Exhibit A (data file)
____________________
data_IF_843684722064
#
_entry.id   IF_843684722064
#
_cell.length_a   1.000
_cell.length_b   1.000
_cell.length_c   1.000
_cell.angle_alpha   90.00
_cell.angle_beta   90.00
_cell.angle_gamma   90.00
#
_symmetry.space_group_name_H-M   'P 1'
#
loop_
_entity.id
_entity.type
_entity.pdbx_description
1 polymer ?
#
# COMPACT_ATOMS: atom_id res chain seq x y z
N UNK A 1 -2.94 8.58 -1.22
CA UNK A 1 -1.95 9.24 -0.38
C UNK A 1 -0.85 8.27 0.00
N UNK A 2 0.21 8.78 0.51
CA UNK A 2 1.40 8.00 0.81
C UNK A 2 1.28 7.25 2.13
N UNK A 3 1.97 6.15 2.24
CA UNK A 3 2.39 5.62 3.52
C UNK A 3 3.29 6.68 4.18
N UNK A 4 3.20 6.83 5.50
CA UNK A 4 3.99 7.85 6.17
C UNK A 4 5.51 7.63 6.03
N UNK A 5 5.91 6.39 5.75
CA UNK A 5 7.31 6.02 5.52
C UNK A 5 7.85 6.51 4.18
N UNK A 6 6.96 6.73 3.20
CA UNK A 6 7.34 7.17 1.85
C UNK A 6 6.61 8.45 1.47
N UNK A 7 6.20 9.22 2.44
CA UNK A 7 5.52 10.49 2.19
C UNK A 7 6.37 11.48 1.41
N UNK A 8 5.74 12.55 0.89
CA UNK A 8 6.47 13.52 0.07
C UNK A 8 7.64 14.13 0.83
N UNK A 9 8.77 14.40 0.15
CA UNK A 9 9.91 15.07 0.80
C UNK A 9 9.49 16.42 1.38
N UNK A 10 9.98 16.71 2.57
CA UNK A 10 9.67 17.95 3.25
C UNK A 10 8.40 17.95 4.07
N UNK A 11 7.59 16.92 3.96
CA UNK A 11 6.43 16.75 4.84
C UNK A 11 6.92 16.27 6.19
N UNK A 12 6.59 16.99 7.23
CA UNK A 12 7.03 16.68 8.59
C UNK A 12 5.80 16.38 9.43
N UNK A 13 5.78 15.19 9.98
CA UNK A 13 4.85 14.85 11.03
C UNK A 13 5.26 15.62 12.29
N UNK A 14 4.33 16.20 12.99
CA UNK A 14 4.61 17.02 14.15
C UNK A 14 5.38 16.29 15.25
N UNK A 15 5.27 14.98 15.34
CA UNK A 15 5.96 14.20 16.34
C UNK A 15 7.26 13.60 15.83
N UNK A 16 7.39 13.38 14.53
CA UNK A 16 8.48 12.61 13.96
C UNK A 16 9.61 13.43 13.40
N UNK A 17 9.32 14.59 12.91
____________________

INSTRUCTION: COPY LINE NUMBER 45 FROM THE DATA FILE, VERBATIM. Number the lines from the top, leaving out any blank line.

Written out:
N UNK A 9 8.77 14.40 0.15